We regularly warn you against using the same password for multiple accounts.
But if you choose one really long and complex password, and carefully commit it to memory, isn’t that enough?
Even if a chain is only as strong as its weakest link, surely you’ll be fine as long as that weakest link is strong enough?
How strong is strong enough?
The problem is that “strong enough” isn’t, sadly, determined only by the password that you choose.
At some point – at the very least when you create an online account – you need to share your password with the service you’re connecting to.
Even if the password goes straight from your keyboard into memory on your computer, and is then encrypted and only ever unscrambled in memory at the other end, there’s still a chance for cybercrooks to get hold of it.
If you have re-used that password, no matter how complex, for other accounts, then a crook who gets hold of it ends up with what is effectively a skeleton key to your whole online life.
How password breaches happen
A password breach could happen at your end.
You might have a malware infection, even for a short time, that includes what’s known as a keylogger that tracks your keystrokes.
Keyloggers usually record what you type at interesting moments, such as when you visit specific websites (e.g. the URL of your bank’s login page), or when certain words appear on screen (e.g. “username” and “password”).
Or a password breach could happen at the other end.
The recent credit card blunders at Target and Home Depot were caused by malware infections on cash register computers that allowed crooks to steal private data straight out of memory, before the data was encrypted for transmissions and storage.
So if other people had the same password as you, but just one of them had given a sloppy hint (and some people recklessly used their passwords as their hints!), your password was revealed.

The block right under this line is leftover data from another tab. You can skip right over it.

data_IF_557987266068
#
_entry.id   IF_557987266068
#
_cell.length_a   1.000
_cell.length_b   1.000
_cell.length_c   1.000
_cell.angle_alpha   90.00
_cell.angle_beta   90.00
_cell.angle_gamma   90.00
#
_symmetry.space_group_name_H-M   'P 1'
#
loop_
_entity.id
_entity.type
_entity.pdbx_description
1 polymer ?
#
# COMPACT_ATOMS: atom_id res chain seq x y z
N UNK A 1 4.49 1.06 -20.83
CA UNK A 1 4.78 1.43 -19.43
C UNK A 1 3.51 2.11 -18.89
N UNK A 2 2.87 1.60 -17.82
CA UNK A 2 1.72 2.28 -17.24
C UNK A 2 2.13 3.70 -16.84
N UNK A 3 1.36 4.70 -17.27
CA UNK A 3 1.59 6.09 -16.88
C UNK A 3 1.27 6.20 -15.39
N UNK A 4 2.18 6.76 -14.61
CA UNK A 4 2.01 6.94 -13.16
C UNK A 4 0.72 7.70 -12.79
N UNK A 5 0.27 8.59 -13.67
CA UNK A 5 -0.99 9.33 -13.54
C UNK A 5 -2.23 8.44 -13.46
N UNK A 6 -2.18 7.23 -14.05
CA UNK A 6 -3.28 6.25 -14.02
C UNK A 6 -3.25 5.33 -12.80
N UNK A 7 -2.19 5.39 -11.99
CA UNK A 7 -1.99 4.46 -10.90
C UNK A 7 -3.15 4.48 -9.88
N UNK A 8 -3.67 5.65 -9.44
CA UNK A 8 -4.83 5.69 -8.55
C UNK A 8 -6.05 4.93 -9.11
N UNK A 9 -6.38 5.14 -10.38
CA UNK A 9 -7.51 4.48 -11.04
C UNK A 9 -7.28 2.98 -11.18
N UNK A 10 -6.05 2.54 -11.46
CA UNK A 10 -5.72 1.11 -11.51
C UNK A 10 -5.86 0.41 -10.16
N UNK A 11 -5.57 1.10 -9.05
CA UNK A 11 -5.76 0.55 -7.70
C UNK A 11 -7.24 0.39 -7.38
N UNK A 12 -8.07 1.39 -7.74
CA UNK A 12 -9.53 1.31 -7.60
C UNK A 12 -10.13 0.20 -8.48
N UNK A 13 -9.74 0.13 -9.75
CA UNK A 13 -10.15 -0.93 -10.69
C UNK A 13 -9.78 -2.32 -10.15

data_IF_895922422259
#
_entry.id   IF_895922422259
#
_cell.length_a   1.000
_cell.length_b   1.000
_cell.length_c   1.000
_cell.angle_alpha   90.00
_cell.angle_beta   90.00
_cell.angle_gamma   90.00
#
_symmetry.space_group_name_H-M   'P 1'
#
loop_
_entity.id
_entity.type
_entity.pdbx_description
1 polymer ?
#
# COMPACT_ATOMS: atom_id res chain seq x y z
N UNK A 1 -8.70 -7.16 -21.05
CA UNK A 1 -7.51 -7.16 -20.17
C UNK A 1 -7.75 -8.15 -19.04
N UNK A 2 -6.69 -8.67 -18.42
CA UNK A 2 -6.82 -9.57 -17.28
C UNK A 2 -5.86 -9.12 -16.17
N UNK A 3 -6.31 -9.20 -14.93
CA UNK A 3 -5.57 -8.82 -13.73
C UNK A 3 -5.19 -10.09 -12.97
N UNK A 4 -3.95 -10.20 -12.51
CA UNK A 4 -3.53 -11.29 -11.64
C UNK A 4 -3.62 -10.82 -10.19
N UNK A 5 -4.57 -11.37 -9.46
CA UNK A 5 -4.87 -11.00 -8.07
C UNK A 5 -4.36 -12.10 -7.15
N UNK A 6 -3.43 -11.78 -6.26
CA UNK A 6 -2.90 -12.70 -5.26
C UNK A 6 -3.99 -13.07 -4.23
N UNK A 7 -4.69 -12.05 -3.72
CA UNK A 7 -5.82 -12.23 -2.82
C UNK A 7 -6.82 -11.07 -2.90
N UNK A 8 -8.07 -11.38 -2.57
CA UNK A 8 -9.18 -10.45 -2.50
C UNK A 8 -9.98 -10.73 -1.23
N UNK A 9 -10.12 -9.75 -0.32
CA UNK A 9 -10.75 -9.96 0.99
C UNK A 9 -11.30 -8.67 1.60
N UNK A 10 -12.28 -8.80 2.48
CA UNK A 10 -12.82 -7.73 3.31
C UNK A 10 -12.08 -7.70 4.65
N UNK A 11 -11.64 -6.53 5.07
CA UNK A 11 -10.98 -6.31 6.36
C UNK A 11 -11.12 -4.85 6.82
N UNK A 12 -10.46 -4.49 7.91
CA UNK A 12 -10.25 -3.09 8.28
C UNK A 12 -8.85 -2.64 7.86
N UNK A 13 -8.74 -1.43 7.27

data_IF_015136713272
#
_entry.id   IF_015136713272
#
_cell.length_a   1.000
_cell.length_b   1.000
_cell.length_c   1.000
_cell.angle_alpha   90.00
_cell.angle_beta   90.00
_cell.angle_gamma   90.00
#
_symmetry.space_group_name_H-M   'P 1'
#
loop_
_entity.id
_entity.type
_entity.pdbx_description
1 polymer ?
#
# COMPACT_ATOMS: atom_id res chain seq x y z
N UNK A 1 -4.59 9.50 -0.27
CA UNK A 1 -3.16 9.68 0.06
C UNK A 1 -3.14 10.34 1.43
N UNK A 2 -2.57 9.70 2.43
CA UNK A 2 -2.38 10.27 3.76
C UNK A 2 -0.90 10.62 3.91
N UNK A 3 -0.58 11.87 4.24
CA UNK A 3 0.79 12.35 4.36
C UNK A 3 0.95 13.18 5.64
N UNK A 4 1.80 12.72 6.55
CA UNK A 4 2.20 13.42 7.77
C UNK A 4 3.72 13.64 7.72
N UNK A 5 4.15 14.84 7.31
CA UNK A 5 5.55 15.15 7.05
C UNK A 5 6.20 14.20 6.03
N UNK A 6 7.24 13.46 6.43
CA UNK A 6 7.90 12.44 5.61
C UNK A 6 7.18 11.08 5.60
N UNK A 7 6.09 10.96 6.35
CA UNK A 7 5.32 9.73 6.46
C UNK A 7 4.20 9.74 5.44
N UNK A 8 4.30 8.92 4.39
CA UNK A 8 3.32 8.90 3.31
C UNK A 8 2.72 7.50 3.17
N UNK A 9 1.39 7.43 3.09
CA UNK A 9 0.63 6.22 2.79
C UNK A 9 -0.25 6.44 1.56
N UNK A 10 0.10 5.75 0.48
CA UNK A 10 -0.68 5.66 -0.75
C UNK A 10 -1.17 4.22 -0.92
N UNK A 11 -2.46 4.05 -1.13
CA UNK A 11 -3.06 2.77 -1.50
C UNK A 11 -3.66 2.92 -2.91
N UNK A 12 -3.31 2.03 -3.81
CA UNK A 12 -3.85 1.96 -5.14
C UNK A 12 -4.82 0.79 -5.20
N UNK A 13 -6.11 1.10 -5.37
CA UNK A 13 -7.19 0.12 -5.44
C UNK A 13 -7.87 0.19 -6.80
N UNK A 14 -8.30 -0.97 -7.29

The cost of repetition
But just how prevalent is password re-use?
How many people repeat their passwords between two critical accounts?
A recent bulk password reset by WordPress tells us the story.
Early in September 2014, crooks uploaded nearly 5,000,000 Gmail account names and passwords to a Russian Bitcoin forum.
The passwords had been acquired over time, and collected for later misuse, in a variety of unspecified ways.
Keyloggers, incautious transmission of passwords in unencrypted emails, phishing and social engineering (emailing or phoning someone and wheedling secret information out of them): all of these techniques could have been how the crooks came by the passwords.
WordPress found that 700,000 of the Gmail addresses out of the 5M in the leaked list (14%) appeared in the WordPress user database.
Of those 700,000 accounts, 100,000 turned out to have the very same password (14%) as the Gmail list.
14% is still too much
At first blush, “one in seven” doesn’t sound too bad.
It means that six out of seven WordPress users seem to be doing the right thing.
But those one-in-seven users were putting the rest of us at needless risk, not just themselves.
Crooks love “free” WordPress accounts, because it gives them a way to publish their malicious content at someone else’s expense, on someone else’s legitimate-looking website.
If they know your password, they don’t even have to bother hunting for exploits that will let them break in sneakily.
They can walk in through the front door, just like you.
Learn more lessons from the WordPress password reset [starts at 3’22”]
The bottom line
Don’t make things easy for cybercriminals:
- Stick to the rule: “one account, one password.”
- If you can only remember one strong password, try a password manager.
- Change your passwords promptly if a crook might have got hold of them.
- Use two-factor authentication (2FA) if you can.
2FA usually means running a special app on your mobile device to generate a single-use login code, or receiving a login code via SMS.
By bringing a second device into the login equation, and by making the 2FA codes valid for a short time (e.g. 30 seconds) and a single use, you make it harder for the crooks to login as you.
If you’re not bothered to do these things for yourself, at least do them for the rest of us!